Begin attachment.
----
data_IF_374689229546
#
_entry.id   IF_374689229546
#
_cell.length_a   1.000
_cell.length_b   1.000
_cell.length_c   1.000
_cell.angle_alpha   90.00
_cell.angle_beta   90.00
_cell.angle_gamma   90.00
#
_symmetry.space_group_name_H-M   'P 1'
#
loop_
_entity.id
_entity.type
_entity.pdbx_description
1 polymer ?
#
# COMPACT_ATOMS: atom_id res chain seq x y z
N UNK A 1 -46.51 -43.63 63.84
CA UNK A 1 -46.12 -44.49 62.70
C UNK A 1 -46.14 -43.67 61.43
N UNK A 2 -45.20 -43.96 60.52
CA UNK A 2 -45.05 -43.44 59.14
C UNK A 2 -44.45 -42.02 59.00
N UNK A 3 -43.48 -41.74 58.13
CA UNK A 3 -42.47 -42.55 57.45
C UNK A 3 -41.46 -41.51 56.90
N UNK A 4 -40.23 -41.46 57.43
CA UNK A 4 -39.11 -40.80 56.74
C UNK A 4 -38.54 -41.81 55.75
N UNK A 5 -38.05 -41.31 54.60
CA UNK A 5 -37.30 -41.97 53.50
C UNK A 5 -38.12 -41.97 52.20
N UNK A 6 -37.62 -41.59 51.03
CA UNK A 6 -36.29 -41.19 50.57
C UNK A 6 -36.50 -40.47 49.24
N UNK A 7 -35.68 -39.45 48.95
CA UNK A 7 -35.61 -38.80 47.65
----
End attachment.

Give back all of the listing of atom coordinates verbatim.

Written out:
data_IF_374689229546
#
_entry.id   IF_374689229546
#
_cell.length_a   1.000
_cell.length_b   1.000
_cell.length_c   1.000
_cell.angle_alpha   90.00
_cell.angle_beta   90.00
_cell.angle_gamma   90.00
#
_symmetry.space_group_name_H-M   'P 1'
#
loop_
_entity.id
_entity.type
_entity.pdbx_description
1 polymer ?
#
# COMPACT_ATOMS: atom_id res chain seq x y z
N UNK A 1 -46.51 -43.63 63.84
CA UNK A 1 -46.12 -44.49 62.70
C UNK A 1 -46.14 -43.67 61.43
N UNK A 2 -45.20 -43.96 60.52
CA UNK A 2 -45.05 -43.44 59.14
C UNK A 2 -44.45 -42.02 59.00
N UNK A 3 -43.48 -41.74 58.13
CA UNK A 3 -42.47 -42.55 57.45
C UNK A 3 -41.46 -41.51 56.90
N UNK A 4 -40.23 -41.46 57.43
CA UNK A 4 -39.11 -40.80 56.74
C UNK A 4 -38.54 -41.81 55.75
N UNK A 5 -38.05 -41.31 54.60
CA UNK A 5 -37.30 -41.97 53.50
C UNK A 5 -38.12 -41.97 52.20
N UNK A 6 -37.62 -41.59 51.03
CA UNK A 6 -36.29 -41.19 50.57
C UNK A 6 -36.50 -40.47 49.24
N UNK A 7 -35.68 -39.45 48.95
CA UNK A 7 -35.61 -38.80 47.65